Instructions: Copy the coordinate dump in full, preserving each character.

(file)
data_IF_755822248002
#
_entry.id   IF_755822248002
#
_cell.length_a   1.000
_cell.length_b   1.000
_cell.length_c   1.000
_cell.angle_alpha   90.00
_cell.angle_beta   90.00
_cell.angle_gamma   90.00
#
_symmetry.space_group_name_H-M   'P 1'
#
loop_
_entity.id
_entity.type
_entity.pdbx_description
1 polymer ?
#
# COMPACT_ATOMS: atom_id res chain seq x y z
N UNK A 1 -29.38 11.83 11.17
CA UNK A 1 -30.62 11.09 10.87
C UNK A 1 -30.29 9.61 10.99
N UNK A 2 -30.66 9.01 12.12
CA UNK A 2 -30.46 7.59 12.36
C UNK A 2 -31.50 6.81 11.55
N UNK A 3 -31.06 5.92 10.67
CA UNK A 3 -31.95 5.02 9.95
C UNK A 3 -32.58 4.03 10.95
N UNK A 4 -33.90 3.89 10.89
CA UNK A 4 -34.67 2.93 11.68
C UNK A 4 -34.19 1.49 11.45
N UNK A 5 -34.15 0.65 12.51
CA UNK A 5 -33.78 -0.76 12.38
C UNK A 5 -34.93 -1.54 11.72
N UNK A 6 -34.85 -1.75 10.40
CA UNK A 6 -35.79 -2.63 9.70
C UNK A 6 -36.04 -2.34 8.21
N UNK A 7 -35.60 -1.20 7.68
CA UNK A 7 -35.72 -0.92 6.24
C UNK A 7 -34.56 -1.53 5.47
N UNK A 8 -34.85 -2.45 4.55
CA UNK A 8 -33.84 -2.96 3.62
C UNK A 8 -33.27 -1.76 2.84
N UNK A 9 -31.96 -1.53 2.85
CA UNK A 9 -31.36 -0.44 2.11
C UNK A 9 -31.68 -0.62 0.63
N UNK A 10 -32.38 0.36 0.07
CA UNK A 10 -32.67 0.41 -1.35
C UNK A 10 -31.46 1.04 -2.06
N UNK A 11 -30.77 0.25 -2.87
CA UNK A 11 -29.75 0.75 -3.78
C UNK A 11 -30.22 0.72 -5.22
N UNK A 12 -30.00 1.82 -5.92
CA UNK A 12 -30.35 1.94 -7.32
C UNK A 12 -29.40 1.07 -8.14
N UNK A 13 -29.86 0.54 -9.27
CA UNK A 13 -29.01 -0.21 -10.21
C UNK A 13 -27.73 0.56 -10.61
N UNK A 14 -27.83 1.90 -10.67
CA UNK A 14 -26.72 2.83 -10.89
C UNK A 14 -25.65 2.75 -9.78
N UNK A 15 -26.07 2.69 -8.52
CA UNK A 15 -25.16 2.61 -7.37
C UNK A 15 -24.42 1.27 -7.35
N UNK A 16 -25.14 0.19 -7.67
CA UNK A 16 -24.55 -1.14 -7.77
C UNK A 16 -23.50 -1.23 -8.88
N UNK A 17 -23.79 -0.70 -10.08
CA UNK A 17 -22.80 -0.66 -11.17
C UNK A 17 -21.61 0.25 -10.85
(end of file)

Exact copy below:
data_IF_755822248002
#
_entry.id   IF_755822248002
#
_cell.length_a   1.000
_cell.length_b   1.000
_cell.length_c   1.000
_cell.angle_alpha   90.00
_cell.angle_beta   90.00
_cell.angle_gamma   90.00
#
_symmetry.space_group_name_H-M   'P 1'
#
loop_
_entity.id
_entity.type
_entity.pdbx_description
1 polymer ?
#
# COMPACT_ATOMS: atom_id res chain seq x y z
N UNK A 1 -29.38 11.83 11.17
CA UNK A 1 -30.62 11.09 10.87
C UNK A 1 -30.29 9.61 10.99
N UNK A 2 -30.66 9.01 12.12
CA UNK A 2 -30.46 7.59 12.36
C UNK A 2 -31.50 6.81 11.55
N UNK A 3 -31.06 5.92 10.67
CA UNK A 3 -31.95 5.02 9.95
C UNK A 3 -32.58 4.03 10.95
N UNK A 4 -33.90 3.89 10.89
CA UNK A 4 -34.67 2.93 11.68
C UNK A 4 -34.19 1.49 11.45
N UNK A 5 -34.15 0.65 12.51
CA UNK A 5 -33.78 -0.76 12.38
C UNK A 5 -34.93 -1.54 11.72
N UNK A 6 -34.85 -1.75 10.40
CA UNK A 6 -35.79 -2.63 9.70
C UNK A 6 -36.04 -2.34 8.21
N UNK A 7 -35.60 -1.20 7.68
CA UNK A 7 -35.72 -0.92 6.24
C UNK A 7 -34.56 -1.53 5.47
N UNK A 8 -34.85 -2.45 4.55
CA UNK A 8 -33.84 -2.96 3.62
C UNK A 8 -33.27 -1.76 2.84
N UNK A 9 -31.96 -1.53 2.85
CA UNK A 9 -31.36 -0.44 2.11
C UNK A 9 -31.68 -0.62 0.63
N UNK A 10 -32.38 0.36 0.07
CA UNK A 10 -32.67 0.41 -1.35
C UNK A 10 -31.46 1.04 -2.06
N UNK A 11 -30.77 0.25 -2.87
CA UNK A 11 -29.75 0.75 -3.78
C UNK A 11 -30.22 0.72 -5.22
N UNK A 12 -30.00 1.82 -5.92
CA UNK A 12 -30.35 1.94 -7.32
C UNK A 12 -29.40 1.07 -8.14
N UNK A 13 -29.86 0.54 -9.27
CA UNK A 13 -29.01 -0.21 -10.21
C UNK A 13 -27.73 0.56 -10.61
N UNK A 14 -27.83 1.90 -10.67
CA UNK A 14 -26.72 2.83 -10.89
C UNK A 14 -25.65 2.75 -9.78
N UNK A 15 -26.07 2.69 -8.52
CA UNK A 15 -25.16 2.61 -7.37
C UNK A 15 -24.42 1.27 -7.35
N UNK A 16 -25.14 0.19 -7.67
CA UNK A 16 -24.55 -1.14 -7.77
C UNK A 16 -23.50 -1.23 -8.88
N UNK A 17 -23.79 -0.70 -10.08
CA UNK A 17 -22.80 -0.66 -11.17
C UNK A 17 -21.61 0.25 -10.85